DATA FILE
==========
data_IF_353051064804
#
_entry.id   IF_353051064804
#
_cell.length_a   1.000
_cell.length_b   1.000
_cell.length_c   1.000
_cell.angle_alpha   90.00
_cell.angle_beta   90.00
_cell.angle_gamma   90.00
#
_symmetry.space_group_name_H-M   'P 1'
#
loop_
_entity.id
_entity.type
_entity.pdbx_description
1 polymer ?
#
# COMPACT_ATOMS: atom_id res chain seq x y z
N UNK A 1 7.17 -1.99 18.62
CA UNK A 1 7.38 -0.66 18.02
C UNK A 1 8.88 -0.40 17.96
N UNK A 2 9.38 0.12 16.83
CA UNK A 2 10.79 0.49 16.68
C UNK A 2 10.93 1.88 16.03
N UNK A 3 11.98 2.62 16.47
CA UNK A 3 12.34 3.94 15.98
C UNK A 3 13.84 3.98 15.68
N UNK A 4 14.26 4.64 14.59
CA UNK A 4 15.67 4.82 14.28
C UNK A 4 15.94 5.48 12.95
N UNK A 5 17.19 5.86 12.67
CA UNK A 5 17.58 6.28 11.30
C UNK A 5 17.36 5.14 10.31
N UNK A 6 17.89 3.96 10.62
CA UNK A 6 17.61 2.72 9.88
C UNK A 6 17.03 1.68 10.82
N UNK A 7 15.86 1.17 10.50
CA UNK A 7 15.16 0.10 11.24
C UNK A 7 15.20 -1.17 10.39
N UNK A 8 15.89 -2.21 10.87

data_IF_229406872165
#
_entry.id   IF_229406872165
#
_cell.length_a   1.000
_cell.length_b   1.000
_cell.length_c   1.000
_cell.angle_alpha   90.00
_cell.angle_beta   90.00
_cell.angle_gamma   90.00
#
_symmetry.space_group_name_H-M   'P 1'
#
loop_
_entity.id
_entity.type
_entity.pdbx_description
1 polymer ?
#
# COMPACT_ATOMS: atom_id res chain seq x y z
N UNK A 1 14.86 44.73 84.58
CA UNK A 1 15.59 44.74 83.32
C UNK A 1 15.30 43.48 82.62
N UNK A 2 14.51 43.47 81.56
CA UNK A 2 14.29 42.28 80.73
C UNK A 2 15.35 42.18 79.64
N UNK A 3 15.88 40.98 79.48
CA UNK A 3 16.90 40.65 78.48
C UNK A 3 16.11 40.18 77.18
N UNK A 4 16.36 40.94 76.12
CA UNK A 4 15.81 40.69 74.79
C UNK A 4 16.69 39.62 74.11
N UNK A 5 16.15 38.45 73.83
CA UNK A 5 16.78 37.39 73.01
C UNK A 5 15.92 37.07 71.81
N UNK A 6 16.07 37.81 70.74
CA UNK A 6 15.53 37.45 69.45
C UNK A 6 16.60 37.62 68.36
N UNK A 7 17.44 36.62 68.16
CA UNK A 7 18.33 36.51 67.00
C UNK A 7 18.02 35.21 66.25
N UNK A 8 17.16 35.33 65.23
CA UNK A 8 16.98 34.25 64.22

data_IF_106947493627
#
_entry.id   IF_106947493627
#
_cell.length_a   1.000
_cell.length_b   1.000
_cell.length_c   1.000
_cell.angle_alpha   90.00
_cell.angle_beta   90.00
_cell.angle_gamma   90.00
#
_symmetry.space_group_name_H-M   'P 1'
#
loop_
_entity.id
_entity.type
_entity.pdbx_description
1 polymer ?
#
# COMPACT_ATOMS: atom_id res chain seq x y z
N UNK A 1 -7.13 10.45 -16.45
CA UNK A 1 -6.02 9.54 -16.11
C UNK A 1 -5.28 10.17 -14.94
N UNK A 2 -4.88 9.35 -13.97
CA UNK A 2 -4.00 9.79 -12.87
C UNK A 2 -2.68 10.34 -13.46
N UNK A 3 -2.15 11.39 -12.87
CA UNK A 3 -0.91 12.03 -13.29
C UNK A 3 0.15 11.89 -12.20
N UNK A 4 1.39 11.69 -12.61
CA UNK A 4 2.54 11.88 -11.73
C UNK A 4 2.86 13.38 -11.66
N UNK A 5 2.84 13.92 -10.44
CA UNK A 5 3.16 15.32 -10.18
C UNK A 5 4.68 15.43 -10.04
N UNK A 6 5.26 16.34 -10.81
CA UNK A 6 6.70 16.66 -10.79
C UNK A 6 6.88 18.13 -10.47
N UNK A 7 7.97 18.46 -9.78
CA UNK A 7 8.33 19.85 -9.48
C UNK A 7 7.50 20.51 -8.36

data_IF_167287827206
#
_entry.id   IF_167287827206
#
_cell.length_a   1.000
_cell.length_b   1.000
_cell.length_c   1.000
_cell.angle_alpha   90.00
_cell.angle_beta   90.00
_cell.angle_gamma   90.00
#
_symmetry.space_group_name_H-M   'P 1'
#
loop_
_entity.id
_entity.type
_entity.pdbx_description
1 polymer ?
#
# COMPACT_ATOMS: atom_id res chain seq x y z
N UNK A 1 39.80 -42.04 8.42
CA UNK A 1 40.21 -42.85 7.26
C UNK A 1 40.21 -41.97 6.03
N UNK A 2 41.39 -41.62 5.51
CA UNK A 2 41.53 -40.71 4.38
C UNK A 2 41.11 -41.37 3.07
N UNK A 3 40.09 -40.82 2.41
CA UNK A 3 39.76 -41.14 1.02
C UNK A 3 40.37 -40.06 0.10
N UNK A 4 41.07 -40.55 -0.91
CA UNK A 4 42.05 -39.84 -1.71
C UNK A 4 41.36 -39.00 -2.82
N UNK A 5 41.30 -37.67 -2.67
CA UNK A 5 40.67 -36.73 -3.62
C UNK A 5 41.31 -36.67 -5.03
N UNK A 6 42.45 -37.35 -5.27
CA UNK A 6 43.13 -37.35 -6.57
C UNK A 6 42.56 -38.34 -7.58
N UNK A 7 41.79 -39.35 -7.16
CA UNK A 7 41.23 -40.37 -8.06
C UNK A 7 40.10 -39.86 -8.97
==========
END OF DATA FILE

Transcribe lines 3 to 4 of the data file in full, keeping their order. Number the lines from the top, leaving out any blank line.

_entry.id   IF_353051064804
#